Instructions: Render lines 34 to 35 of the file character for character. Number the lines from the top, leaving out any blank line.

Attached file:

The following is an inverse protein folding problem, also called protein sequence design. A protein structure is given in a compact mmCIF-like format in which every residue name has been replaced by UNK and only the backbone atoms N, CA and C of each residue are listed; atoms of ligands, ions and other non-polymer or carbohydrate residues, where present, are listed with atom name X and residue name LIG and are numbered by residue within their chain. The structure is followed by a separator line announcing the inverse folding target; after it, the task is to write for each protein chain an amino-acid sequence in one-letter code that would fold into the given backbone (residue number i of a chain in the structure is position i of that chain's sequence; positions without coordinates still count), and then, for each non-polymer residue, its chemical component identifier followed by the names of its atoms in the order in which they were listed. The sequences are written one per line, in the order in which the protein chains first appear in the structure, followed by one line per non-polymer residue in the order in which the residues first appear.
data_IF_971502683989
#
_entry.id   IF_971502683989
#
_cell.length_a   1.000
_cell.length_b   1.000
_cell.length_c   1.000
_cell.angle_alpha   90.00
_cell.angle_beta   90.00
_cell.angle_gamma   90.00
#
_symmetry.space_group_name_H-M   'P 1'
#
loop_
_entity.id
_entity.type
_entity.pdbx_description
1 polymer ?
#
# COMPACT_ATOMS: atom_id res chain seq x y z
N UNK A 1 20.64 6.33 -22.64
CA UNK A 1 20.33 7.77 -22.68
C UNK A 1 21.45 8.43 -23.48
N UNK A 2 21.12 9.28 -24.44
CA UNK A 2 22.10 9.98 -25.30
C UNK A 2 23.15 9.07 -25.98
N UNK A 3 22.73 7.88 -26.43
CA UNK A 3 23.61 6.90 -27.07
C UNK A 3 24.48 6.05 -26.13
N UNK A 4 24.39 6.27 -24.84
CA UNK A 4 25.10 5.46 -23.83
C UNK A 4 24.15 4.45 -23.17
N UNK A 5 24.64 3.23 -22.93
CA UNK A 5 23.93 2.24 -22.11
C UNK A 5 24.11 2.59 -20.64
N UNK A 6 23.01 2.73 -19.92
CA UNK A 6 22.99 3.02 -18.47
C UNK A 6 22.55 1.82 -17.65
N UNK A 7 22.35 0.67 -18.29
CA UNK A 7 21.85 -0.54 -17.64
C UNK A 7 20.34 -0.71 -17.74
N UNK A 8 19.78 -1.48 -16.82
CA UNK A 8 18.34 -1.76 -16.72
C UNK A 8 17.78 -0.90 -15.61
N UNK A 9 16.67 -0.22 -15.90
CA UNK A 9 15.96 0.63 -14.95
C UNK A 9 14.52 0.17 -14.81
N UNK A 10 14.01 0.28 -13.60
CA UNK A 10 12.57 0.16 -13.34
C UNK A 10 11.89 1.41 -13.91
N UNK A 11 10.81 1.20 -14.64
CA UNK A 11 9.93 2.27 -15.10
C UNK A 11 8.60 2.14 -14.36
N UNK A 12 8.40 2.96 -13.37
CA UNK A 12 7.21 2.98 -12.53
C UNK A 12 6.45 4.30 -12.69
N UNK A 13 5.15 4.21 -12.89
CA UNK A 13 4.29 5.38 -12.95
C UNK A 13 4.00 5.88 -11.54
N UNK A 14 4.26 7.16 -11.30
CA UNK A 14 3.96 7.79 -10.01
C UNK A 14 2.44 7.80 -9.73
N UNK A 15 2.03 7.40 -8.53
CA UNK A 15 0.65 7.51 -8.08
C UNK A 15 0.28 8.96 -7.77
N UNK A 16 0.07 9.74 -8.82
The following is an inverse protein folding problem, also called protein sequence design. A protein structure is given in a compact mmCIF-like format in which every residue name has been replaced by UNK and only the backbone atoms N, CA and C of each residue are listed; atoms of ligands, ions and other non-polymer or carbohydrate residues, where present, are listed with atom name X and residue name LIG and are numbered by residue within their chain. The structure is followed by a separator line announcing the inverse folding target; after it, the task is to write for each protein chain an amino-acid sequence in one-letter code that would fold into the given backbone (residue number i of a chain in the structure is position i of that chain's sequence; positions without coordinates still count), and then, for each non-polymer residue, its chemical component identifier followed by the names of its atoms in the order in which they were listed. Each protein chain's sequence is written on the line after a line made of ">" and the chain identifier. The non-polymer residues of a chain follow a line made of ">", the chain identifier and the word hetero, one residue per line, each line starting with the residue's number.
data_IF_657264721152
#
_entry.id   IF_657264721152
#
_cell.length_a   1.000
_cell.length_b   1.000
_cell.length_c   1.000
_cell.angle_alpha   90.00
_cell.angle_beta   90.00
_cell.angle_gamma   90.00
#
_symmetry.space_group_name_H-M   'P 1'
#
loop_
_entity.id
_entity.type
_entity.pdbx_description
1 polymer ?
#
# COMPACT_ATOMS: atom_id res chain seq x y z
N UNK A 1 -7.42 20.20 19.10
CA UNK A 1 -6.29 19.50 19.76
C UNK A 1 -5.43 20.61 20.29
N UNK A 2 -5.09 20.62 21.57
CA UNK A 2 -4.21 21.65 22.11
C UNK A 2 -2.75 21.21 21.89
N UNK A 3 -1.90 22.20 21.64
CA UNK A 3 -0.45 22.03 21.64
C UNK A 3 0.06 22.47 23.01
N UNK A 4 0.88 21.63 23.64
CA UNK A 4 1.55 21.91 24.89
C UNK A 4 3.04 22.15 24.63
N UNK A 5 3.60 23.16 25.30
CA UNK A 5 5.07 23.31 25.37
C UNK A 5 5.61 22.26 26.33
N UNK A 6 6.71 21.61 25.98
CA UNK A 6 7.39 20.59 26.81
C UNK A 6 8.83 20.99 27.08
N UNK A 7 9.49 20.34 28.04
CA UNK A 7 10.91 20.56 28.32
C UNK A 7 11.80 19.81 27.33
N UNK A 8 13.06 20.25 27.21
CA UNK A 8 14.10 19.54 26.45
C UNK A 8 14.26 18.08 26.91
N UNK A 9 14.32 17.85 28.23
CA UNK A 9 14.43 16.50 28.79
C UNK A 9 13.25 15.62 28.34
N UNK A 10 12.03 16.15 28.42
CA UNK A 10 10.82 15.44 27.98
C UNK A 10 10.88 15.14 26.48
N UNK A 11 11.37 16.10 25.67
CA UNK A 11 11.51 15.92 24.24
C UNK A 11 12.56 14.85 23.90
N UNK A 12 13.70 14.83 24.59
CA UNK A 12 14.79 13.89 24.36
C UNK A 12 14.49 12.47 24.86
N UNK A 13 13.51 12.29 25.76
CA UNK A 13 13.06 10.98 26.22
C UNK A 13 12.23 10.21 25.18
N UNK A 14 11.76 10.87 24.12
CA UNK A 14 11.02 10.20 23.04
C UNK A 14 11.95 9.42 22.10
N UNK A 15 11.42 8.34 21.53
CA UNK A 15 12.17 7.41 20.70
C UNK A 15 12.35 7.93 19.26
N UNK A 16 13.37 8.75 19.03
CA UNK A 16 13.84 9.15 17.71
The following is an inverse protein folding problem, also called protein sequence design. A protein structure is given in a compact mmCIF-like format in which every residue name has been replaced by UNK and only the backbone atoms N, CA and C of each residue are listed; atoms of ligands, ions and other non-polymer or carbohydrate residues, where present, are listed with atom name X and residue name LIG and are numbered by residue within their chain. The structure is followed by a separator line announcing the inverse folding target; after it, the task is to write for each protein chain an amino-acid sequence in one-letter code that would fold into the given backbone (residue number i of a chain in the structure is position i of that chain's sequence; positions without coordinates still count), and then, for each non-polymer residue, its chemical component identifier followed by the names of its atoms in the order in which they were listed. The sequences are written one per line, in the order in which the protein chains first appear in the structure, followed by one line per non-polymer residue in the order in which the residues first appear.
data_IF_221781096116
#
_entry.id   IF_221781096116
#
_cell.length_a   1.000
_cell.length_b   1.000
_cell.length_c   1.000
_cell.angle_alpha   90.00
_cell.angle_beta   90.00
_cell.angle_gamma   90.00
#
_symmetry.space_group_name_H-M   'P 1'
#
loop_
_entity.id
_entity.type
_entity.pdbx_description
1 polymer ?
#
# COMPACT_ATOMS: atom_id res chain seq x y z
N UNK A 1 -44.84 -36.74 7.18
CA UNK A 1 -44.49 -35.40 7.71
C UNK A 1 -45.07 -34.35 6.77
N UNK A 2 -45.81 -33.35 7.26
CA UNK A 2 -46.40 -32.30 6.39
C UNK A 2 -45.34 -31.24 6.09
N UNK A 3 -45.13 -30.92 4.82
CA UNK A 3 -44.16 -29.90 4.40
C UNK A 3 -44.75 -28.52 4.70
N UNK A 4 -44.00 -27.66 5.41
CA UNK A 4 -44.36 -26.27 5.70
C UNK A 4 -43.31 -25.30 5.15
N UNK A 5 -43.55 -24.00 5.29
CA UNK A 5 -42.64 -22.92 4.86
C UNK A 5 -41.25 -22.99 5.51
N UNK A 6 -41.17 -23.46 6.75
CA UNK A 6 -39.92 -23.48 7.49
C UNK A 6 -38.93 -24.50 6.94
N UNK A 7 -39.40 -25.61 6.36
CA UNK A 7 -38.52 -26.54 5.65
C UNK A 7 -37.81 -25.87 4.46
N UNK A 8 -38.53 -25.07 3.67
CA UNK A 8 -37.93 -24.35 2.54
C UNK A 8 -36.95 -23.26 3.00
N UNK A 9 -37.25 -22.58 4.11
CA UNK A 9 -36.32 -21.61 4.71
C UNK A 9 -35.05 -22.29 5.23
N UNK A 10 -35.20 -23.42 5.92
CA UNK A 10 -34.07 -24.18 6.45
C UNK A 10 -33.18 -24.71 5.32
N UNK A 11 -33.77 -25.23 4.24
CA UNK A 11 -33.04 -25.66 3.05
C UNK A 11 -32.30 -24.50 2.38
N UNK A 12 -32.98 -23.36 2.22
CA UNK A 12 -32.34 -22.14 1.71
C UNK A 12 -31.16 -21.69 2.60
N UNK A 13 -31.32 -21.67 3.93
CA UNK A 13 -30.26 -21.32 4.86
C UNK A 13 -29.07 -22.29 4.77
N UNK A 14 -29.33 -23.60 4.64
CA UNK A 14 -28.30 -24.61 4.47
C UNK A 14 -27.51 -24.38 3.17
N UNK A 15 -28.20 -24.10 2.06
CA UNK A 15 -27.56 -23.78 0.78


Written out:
N UNK A 5 24.64 3.23 -22.93
CA UNK A 5 23.93 2.24 -22.11